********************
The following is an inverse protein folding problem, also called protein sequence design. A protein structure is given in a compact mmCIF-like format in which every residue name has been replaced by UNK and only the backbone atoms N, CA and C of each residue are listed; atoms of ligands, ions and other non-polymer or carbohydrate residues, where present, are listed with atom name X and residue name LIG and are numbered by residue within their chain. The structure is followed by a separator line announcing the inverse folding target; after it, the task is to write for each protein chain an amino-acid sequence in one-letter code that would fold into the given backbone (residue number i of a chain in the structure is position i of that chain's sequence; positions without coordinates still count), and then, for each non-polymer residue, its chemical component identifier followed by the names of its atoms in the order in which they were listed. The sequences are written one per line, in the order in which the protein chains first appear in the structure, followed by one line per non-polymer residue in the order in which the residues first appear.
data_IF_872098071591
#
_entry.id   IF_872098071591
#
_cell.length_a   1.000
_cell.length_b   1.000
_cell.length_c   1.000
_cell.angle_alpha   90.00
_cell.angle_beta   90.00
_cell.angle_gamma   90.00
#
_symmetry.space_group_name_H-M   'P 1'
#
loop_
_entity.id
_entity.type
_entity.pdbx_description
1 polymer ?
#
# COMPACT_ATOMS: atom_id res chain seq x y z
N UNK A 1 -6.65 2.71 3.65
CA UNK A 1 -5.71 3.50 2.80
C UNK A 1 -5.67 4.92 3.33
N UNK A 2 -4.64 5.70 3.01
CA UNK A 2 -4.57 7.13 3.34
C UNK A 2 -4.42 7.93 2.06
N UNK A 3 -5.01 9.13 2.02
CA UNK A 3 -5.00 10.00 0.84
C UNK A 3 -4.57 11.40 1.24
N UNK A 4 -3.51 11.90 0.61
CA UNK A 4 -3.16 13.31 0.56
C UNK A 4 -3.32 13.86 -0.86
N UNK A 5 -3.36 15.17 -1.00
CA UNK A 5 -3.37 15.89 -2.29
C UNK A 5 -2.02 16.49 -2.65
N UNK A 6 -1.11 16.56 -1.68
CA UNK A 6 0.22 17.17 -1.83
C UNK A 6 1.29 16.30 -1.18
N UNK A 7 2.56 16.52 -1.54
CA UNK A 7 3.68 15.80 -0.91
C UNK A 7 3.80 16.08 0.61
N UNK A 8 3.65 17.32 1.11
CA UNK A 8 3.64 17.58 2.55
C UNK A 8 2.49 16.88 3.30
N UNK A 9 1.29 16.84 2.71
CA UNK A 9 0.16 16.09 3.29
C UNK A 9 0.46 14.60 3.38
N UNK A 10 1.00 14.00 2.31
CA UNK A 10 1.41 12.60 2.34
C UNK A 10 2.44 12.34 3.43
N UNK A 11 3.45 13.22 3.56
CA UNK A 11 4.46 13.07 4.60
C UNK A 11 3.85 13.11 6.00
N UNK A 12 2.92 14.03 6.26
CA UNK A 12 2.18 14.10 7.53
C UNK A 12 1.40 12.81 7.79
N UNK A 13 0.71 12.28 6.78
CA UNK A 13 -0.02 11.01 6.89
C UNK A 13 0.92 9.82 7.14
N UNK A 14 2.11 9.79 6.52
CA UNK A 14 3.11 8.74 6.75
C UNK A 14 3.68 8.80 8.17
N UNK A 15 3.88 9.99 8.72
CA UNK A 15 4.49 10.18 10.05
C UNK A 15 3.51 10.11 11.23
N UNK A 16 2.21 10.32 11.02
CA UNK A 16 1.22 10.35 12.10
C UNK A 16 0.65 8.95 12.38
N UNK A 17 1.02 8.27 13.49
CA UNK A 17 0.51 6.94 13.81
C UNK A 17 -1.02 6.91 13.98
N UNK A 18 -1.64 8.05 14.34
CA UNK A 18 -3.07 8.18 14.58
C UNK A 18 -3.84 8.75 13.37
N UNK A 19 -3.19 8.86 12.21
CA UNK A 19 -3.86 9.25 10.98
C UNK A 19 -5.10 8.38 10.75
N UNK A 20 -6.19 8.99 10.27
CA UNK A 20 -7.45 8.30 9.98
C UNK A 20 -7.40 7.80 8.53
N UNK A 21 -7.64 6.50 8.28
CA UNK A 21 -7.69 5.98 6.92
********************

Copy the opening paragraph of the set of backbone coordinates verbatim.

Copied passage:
The following is an inverse protein folding problem, also called protein sequence design. A protein structure is given in a compact mmCIF-like format in which every residue name has been replaced by UNK and only the backbone atoms N, CA and C of each residue are listed; atoms of ligands, ions and other non-polymer or carbohydrate residues, where present, are listed with atom name X and residue name LIG and are numbered by residue within their chain. The structure is followed by a separator line announcing the inverse folding target; after it, the task is to write for each protein chain an amino-acid sequence in one-letter code that would fold into the given backbone (residue number i of a chain in the structure is position i of that chain's sequence; positions without coordinates still count), and then, for each non-polymer residue, its chemical component identifier followed by the names of its atoms in the order in which they were listed. The sequences are written one per line, in the order in which the protein chains first appear in the structure, followed by one line per non-polymer residue in the order in which the residues first appear.